“I want you to deal with your feelings, Suzanne, before they deal with you.”
Stories of Hollywood excess are nothing new or novel. Even a quarter of a century ago, stories of Hollywood excess were nothing new or novel. What made me think this movie about Hollywood excess might have something new and novel to offer, was Carrie Fisher. Officially fiction, but heavily based on Fischer’s real life, Postcards From the Edge seemed like a sure thing. Fisher is so funny and self deprecating in interviews, and she’s had a long career behind the scenes as one of Hollywood’s best script doctors. So, combining her crazy real life, her sardonic humour and her technical skill as a writer, meant I went in expecting a lot.
After ruining a long take on the set of a movie, actress Suzanne Vale (Meryl Streep) is read the riot act by her director (Gene Hackman as Lowell Kolchack) for being high. Instead of hearing his criticism and getting her act together, Suzanne goes home with a stranger (Dennis Quade as Jack Faulkner) and proceeds to overdose on pills and cocaine in his bed. Waking up in a hospital bed, all the doctors can tell Suzanne is that a man abandoned her in an emergency room, and that she has been checked into rehab.
Suzanne’s early progress in rehab takes a hit with the arrival of her mother, Doris Mann (Shirley MacLaine). A former movie star and lifelong diva, it’s clear that Doris may have taken her own fame, and that of her daughter, more seriously than being an actual mother. With a job on a low rent cop movie, Suzanne tries to rebuild her life. But it’s hard when the movie studio’s insurance policy dictates that she lives under the care and supervision of Doris.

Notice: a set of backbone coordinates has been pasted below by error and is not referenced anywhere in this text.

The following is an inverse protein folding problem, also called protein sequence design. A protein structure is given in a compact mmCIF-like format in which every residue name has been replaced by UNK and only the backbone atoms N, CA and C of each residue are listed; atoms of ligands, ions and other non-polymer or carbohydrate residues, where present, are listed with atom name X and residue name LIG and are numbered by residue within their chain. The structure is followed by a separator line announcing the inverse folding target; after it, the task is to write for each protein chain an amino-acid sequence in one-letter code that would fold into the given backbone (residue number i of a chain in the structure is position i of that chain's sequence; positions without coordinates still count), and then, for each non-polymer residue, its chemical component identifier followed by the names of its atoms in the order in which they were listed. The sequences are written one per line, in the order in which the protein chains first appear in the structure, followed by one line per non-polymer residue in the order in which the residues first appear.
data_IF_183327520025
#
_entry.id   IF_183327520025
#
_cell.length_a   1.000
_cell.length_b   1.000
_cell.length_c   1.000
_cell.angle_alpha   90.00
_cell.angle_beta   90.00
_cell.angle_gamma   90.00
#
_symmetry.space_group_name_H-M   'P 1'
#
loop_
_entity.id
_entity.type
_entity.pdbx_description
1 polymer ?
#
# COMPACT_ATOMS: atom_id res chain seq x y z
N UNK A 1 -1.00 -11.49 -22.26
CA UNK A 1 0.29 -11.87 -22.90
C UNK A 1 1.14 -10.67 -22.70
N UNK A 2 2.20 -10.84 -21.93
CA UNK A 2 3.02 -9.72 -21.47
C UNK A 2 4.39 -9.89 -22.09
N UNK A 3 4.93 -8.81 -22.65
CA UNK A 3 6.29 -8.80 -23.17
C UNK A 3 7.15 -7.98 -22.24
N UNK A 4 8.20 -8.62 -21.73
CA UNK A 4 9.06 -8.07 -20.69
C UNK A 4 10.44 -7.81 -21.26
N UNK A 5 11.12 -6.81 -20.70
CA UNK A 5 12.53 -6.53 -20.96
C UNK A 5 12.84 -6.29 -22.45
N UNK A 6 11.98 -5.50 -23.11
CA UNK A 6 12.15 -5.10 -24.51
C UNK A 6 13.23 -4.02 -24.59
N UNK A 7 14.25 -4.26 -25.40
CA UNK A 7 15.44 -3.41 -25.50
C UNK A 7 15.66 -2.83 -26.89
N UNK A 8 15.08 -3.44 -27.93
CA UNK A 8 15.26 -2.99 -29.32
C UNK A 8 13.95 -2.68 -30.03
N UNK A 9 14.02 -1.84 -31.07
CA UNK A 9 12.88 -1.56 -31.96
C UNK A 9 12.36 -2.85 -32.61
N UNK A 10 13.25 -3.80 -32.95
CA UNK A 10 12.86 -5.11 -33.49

Based heavily on the real life Carrie Fisher, who wrote the book and screenplay, Postcards From the Edge has a stranger than fiction quality about it. Knowing that she grew up in Hollywood, the daughter of Debbie Reynolds, and that she had her own public battles with substance abuse, only makes the wackier, more extreme moments of this movie seem more believable in their absurdity.
Hollywood loves making movies about Hollywood. And I love watching movies about Hollywood. I especially love watching the more barbed, cynical looks at Hollywood. Postcards From the Edge never shies away from the narcissistic, insecure, fragile egos that make that town and industry tick. And I have to imagine Fischer burned a few bridges as Hollywood stars and studio executives saw themselves in the movie’s barely fictionalised facsimiles.
And it’s that barbed cynicism that means Postcards From the Edge can get away with good old fashioned sap at the end. Things are so raw and dark for the majority of the movie (while also being pretty hilarious at the same time), that when the big, emotional moment comes at the end, it’s feels like any corniness in that moment has been totally earned.